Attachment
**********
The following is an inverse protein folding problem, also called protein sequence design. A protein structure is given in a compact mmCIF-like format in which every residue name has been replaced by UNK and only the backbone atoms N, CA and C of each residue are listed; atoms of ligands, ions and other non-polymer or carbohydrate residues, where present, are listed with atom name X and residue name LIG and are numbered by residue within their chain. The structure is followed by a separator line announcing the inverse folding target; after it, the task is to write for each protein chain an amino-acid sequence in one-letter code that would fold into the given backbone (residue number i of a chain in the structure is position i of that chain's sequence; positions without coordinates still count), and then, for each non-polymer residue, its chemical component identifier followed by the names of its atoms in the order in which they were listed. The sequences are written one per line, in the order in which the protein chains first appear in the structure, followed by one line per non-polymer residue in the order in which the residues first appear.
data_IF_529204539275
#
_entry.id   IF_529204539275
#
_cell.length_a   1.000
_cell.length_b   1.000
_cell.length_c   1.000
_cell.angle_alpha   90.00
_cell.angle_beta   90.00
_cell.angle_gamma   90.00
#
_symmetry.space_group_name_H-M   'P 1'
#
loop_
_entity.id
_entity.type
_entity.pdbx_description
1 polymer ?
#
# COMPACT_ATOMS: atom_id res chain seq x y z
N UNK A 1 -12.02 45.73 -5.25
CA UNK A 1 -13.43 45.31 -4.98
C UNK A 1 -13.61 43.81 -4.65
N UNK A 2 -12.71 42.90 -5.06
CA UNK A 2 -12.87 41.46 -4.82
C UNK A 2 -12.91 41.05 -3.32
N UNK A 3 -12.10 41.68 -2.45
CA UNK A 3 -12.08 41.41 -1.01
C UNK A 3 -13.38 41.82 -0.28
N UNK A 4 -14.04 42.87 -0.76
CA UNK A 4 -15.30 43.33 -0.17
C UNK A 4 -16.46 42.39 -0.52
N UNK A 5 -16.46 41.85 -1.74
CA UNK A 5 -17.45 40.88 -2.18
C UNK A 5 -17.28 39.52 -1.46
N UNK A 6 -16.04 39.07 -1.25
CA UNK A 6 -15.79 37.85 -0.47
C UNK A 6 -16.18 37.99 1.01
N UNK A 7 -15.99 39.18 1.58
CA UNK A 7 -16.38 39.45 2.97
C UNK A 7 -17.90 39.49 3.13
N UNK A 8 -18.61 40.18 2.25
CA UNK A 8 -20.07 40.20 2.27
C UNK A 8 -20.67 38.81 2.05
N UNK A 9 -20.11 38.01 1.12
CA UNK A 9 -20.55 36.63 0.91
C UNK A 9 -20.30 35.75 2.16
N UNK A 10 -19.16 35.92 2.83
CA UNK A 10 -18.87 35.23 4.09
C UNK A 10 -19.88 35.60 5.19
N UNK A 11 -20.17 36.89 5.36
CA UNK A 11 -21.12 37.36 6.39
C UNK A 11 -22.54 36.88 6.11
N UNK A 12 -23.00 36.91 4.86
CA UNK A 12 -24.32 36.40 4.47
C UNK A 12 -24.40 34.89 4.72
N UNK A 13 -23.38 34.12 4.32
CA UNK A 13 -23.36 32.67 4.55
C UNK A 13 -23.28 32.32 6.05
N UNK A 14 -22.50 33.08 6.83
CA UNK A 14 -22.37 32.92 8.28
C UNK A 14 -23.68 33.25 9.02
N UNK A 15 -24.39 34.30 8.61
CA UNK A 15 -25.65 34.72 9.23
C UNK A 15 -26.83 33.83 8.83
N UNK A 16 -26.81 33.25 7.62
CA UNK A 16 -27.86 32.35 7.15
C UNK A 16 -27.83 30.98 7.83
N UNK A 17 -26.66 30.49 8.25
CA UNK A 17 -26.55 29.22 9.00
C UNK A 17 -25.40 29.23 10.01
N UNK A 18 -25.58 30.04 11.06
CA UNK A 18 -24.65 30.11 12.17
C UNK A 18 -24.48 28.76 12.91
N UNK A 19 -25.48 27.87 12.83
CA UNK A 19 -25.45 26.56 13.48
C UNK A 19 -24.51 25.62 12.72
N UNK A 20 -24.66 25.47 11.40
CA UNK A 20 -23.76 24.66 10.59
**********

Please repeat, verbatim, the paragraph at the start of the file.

The following is an inverse protein folding problem, also called protein sequence design. A protein structure is given in a compact mmCIF-like format in which every residue name has been replaced by UNK and only the backbone atoms N, CA and C of each residue are listed; atoms of ligands, ions and other non-polymer or carbohydrate residues, where present, are listed with atom name X and residue name LIG and are numbered by residue within their chain. The structure is followed by a separator line announcing the inverse folding target; after it, the task is to write for each protein chain an amino-acid sequence in one-letter code that would fold into the given backbone (residue number i of a chain in the structure is position i of that chain's sequence; positions without coordinates still count), and then, for each non-polymer residue, its chemical component identifier followed by the names of its atoms in the order in which they were listed. The sequences are written one per line, in the order in which the protein chains first appear in the structure, followed by one line per non-polymer residue in the order in which the residues first appear.